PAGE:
Skip to main content

State of Maine DHHS: Maine DHHS Announces Structural Improvements to Office of Child and Family Services

By January 18, 2024March 1st, 2024News

State of Maine Department of Health and Human Services Press Release

Maine DHHS Announces Structural Improvements to Office of Child and Family Services

Names Bobbi Johnson as Permanent Director, Launches Child Welfare Management Review, and Realigns Behavioral Health Services

AUGUSTA— The Maine Department of Health and Human Services (DHHS) announced today structural changes to improve services for children and families in Maine.

Effective today, Commissioner Jeanne Lambrew has appointed Bobbi Johnson, who has served as Acting Director of the Office of Child and Family Services (OCFS), as its permanent Director. Under Johnson’s leadership, the Office will launch a management review of the Child Welfare Division of OCFS. Additionally, behavioral health services within DHHS will be reorganized to improve staff support and outcomes for Maine children and families. These actions aim to advance the health and safety of Maine children and families as well as the people and partners who support them. They reflect suggestions from families, front-line workers, State leadership, and Legislators.

“I welcome Director Johnson into her new role leading the Office of Child and Family Services. Director Johnson’s depth of experience, empathy, and compassion are central to our ongoing improvements to child welfare,” said Governor Janet Mills. “These improvements will also include a restructuring of the Office to elevate its focus on child welfare while better aligning the delivery of important behavioral services for Maine children through the Office of Behavioral Health. My Administration looks forward to continued discussions with families, caseworkers, lawmakers, the Child Welfare Ombudsman, and other partners on how we can continue to improve child welfare and ensure the health, safety, and welfare of every Maine child.”

“Director Johnson brings valuable depth of experience, skill and heart to this position,” said DHHS Commissioner Jeanne Lambrew. “These changes to the leadership and organization of OCFS are the result of feedback from staff, community leaders, legislators and other partners, with the goal of improving our contribution to the shared work of keeping children safe and families strong.”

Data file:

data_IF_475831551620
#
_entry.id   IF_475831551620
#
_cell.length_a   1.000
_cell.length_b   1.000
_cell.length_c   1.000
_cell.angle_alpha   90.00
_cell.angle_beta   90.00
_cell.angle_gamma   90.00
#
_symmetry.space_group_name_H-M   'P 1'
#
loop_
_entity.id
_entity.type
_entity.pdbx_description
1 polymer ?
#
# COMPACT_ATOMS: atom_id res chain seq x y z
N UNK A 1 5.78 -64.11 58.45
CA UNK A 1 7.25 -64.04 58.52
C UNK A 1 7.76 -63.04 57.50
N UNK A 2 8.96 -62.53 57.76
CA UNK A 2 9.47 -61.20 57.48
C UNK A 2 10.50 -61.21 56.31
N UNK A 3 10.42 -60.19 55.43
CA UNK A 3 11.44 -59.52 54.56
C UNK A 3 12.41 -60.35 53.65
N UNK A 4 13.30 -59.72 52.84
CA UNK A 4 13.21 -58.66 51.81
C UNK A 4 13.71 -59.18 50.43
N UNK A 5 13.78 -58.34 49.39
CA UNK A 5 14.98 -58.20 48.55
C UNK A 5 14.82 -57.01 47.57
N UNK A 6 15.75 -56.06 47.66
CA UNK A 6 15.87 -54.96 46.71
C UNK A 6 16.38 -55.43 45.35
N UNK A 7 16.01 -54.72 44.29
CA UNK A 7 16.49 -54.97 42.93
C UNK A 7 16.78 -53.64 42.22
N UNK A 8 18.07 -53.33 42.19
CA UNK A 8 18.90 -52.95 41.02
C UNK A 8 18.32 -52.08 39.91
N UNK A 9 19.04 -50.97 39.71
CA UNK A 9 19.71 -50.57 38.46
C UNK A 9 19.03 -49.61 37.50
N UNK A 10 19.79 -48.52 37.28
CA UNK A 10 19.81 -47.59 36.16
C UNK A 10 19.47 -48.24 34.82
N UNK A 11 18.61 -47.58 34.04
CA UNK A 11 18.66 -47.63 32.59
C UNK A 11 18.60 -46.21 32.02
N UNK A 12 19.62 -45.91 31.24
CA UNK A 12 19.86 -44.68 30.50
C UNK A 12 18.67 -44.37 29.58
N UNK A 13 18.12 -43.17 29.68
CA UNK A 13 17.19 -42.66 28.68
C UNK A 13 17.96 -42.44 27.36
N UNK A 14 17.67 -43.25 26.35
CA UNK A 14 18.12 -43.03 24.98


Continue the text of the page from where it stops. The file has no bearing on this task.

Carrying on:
“I’m honored to take the helm of the Office of Child and Family Services after 28 years working to improve the health and safety of Maine children,” said OCFS Director Bobbi Johnson. “I come to this role with deep gratitude for the opportunity to better help Maine families, a sense of urgency to meet the challenges we face, and a belief that with continued hard work and dedication, we can.”

Johnson’s appointment results from her demonstrated commitment to Maine children and families, as reflected in her 28-year career in social work and public service. She has supported countless children and families, brings experience as a kinship resource parent herself, has mentored many dedicated social workers, been recognized for her leadership by Adoptive and Foster Families of Maine, and is deeply knowledgeable about Maine’s child welfare system.

As part of the process to find a new Director, Commissioner Lambrew consulted caseworkers, who recommended a leader who knows first-hand the challenges of working with families in distress and can hit the ground running. With the Governor and Commissioner supportive of resetting this role, Director Johnson is positioned to make changes informed by front-line workers, partners and experts, and her own deep experience to promote the safety of children and the strength of biological, resource (i.e., foster), and adoptive families.

As she steps into her permanent role, Director Johnson will also lead a rapid management audit of the Child Welfare Division. This audit, which was suggested by several members of the Legislature’s Government Oversight Committee and requested by Director Johnson upon her appointment, will examine the organization of the Child Welfare Division’s Central and District Offices, its communication processes, culture, leadership support, as well as specific questions, such as how to best incorporate staff and partner input into the information technology system Katahdin. Conducted by an outside organization with expertise in Maine’s Child Welfare Division, this review will produce recommendations for the short- and long-term by the end of March 2024. It will serve as a roadmap on child welfare for Johnson and the to-be-hired Associate Director for Child Welfare Services, the position Johnson most recently held, complementing plans already developed by Director Johnson that incorporate staff, legislative, and partner input.